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Indian Institute of Technology Kanpur organized a two-day workshop on Just Energy Transition (JET) under the leadership of Prof. Pradip Swarnakar, Department of Humanities and Social Sciences, Indian Institute of Technology Kanpur. More than twenty representatives from labour unions and journalists of India participated in the event. It is one of the first important steps towards justice in line with the India’s commitment to Intergovernmental Panel on Climate Change that aims to reduce carbon emission to reduce global warming.
Inaugurating the event, eminent academician Prof. Arun Kumar Sharma (Emeritus, IIT Kanpur) welcomed the participants said that IIT Kanpur began study of social sciences long back and was different than others in the sense that it studied civil society, corporate and government. He further set the dialogue forum by saying the transition of energy requires Economic, Sociological, Cultural and Tribal issues in mind.
With the start of the event, IIT Kanpur also launched its JET center as an arm of existing Center for Energy Policy and Research Lab founded by Prof. Pradip Swarnakar at IIT Kanpur.
Bhavna Joshi, PhD student in CEPRL lab told that CEPRL was established in 2019 and about 22 members are associated with the lab including the current transition center. She told that the lab works on analysis of media reports, social networks, environment and climate change issues.
Elaborating on the just energy transition center, Dr. Mudit Singh, Postdoctoral Fellow briefly discussed the plans of JET to research and give policy recommendations with respect to the ongoing efforts to reduce carbon emission by reducing fossil fuel (mainly coal) dependence. Prof. Swarnakar set the context for the first session of the event by telling about climate change, justice and international, national linkages of climate change. The panelists for the morning discussions were Ashim Roy, Founding Journal Seceratary, New Trade Union Initiative (NTUI), Prasant Chowdhary, General Secretary, Electricity Employees Federation of India, and Amarjeet Kaur, General Secretary, All India Trade Union Congress (AITUC). According Ashim Roy, if we need just transition to be realised, we need to understand what the concepts in this field and workers aspirations. He pointed out towards the knowledge gap existing in terms of Local area of economic transformation. He explicitly underlined need to build knowledge about transition in coastal areas and financial restructuring for energy transition.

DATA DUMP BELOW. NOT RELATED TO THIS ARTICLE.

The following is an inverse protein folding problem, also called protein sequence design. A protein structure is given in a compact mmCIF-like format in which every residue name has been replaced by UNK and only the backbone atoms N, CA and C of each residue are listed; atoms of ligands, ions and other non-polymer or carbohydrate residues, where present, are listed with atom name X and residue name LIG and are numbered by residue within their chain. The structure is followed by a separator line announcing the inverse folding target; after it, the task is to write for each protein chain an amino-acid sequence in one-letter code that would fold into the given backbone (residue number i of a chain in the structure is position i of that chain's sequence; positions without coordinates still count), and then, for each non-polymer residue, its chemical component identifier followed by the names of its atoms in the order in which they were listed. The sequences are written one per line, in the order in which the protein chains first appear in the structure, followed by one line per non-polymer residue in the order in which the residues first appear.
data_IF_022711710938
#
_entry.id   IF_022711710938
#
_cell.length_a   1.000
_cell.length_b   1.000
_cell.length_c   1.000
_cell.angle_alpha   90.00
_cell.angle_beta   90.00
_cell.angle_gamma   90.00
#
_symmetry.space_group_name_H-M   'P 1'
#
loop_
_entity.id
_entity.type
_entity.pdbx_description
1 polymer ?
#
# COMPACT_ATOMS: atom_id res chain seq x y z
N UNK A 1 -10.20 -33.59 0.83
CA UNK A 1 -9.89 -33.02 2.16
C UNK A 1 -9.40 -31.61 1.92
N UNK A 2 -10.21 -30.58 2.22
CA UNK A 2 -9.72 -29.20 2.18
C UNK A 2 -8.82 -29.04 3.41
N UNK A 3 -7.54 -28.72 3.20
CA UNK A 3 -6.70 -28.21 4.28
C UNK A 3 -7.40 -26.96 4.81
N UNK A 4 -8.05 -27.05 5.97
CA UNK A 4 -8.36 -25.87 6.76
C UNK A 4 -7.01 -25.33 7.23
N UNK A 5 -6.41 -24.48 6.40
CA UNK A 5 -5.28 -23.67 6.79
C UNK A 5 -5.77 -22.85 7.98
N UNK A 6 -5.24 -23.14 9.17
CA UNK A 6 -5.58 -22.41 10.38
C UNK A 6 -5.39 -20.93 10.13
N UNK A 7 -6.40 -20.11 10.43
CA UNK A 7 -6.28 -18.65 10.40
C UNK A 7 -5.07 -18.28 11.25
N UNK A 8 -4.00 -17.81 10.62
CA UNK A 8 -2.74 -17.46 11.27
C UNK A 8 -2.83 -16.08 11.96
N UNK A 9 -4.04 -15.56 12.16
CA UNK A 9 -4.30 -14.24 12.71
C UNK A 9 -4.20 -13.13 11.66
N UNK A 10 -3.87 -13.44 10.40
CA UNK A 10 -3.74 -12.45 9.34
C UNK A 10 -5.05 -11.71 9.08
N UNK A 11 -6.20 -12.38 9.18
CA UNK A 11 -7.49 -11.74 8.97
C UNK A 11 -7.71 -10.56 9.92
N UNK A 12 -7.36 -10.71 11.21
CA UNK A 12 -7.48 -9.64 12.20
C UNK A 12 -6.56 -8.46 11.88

Amarjeet Kaur added to the discussion by highlighting that Trade unions have been working hard for workers safety since long- even before independence. Business firms will look for opportunity to make profit but its our responsibility to look out for people working in several sectors like services and industry. Informal community will only understand the importance or even the meaning of just transition when they will know how that is going to benefit them. She highlighted that we need to look at informal economy workers. Informalisation of formal economy is happening by cutting the jobs of people from the forma sector. To satisfy the appetite of capital-intensive business, environment laws are weakened, collective bargaining is being challenged; social security norms are being weakened. International investments should respect law of the land. All transition talks must happen with the worker in the centre.
Mr. Chowdhary pointed out the discrimination on the basis of religion, income, caste etc. is very prominent in india. Referring to the practice of environment, he said that Ravindra Nath Tagore famously said , Give back the forest and take back your city, a 100 years ago. Developed countries have been promising contributions at 1945 when UNO was formed and that even at Paris agreement to meet the environmental concerns and energy transition but that never got materialised. Biggest powerful country (USA) did not honor Kyoto protocol. He further said that guidelines are there for coal mine wind up but those are not being followed. Since labours are economically weak, we needed a separate labour law that has evolved over time but in order to keep transition in mind, we need to see how adherence to such laws is ensured along with required improvement in the laws.
There were other participants from media and state level trade union representatives from Jharkhand, Chhattisgarh, Uttar Pradesh, Telangana and West Bengal who told about the ground level socioeconomic, cultural and political realities of coal mine workers that were in agreement with the points discussed by the panellists.